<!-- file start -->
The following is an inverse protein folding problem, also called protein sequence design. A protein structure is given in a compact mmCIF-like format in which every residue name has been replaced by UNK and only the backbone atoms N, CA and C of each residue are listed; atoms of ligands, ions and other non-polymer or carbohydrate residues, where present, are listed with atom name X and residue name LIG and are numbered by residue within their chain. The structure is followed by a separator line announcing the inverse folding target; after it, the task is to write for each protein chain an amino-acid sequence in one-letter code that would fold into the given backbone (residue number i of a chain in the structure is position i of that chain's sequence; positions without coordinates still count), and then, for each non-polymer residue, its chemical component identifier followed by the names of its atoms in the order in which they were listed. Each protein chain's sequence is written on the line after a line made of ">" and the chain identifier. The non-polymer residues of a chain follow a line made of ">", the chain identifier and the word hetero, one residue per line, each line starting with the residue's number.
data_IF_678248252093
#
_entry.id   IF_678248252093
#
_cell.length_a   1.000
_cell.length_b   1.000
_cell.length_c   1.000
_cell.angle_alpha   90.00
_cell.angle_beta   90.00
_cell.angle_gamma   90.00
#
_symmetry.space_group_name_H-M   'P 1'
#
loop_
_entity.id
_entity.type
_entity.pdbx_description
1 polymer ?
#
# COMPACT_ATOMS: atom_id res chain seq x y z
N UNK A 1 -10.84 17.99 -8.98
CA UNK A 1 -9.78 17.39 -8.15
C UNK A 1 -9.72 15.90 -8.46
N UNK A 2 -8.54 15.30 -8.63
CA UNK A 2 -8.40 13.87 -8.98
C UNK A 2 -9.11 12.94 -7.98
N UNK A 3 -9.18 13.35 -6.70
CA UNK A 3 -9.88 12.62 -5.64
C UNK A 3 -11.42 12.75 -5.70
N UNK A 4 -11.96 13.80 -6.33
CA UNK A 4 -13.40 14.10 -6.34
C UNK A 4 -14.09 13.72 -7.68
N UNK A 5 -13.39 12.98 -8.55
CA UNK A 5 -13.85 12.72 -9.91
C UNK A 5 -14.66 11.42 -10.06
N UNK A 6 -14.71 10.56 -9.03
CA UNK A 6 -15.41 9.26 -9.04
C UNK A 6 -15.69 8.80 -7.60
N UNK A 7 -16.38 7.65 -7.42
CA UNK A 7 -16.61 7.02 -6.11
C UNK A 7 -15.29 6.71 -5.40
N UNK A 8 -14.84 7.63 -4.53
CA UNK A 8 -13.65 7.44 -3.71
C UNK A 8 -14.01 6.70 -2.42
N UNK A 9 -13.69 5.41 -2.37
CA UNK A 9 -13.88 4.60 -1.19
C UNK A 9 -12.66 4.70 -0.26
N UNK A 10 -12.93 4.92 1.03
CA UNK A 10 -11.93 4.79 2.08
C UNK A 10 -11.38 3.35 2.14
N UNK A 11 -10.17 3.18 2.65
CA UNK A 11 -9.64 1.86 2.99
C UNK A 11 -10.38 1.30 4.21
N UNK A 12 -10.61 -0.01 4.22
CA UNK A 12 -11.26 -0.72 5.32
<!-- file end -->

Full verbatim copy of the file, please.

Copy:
The following is an inverse protein folding problem, also called protein sequence design. A protein structure is given in a compact mmCIF-like format in which every residue name has been replaced by UNK and only the backbone atoms N, CA and C of each residue are listed; atoms of ligands, ions and other non-polymer or carbohydrate residues, where present, are listed with atom name X and residue name LIG and are numbered by residue within their chain. The structure is followed by a separator line announcing the inverse folding target; after it, the task is to write for each protein chain an amino-acid sequence in one-letter code that would fold into the given backbone (residue number i of a chain in the structure is position i of that chain's sequence; positions without coordinates still count), and then, for each non-polymer residue, its chemical component identifier followed by the names of its atoms in the order in which they were listed. Each protein chain's sequence is written on the line after a line made of ">" and the chain identifier. The non-polymer residues of a chain follow a line made of ">", the chain identifier and the word hetero, one residue per line, each line starting with the residue's number.
data_IF_678248252093
#
_entry.id   IF_678248252093
#
_cell.length_a   1.000
_cell.length_b   1.000
_cell.length_c   1.000
_cell.angle_alpha   90.00
_cell.angle_beta   90.00
_cell.angle_gamma   90.00
#
_symmetry.space_group_name_H-M   'P 1'
#
loop_
_entity.id
_entity.type
_entity.pdbx_description
1 polymer ?
#
# COMPACT_ATOMS: atom_id res chain seq x y z
N UNK A 1 -10.84 17.99 -8.98
CA UNK A 1 -9.78 17.39 -8.15
C UNK A 1 -9.72 15.90 -8.46
N UNK A 2 -8.54 15.30 -8.63
CA UNK A 2 -8.40 13.87 -8.98
C UNK A 2 -9.11 12.94 -7.98
N UNK A 3 -9.18 13.35 -6.70
CA UNK A 3 -9.88 12.62 -5.64
C UNK A 3 -11.42 12.75 -5.70
N UNK A 4 -11.96 13.80 -6.33
CA UNK A 4 -13.40 14.10 -6.34
C UNK A 4 -14.09 13.72 -7.68
N UNK A 5 -13.39 12.98 -8.55
CA UNK A 5 -13.85 12.72 -9.91
C UNK A 5 -14.66 11.42 -10.06
N UNK A 6 -14.71 10.56 -9.03
CA UNK A 6 -15.41 9.26 -9.04
C UNK A 6 -15.69 8.80 -7.60
N UNK A 7 -16.38 7.65 -7.42
CA UNK A 7 -16.61 7.02 -6.11
C UNK A 7 -15.29 6.71 -5.40
N UNK A 8 -14.84 7.63 -4.53
CA UNK A 8 -13.65 7.44 -3.71
C UNK A 8 -14.01 6.70 -2.42
N UNK A 9 -13.69 5.41 -2.37
CA UNK A 9 -13.88 4.60 -1.19
C UNK A 9 -12.66 4.70 -0.26
N UNK A 10 -12.93 4.92 1.03
CA UNK A 10 -11.93 4.79 2.08
C UNK A 10 -11.38 3.35 2.14
N UNK A 11 -10.17 3.18 2.65
CA UNK A 11 -9.64 1.86 2.99
C UNK A 11 -10.38 1.30 4.21
N UNK A 12 -10.61 -0.01 4.22
CA UNK A 12 -11.26 -0.72 5.32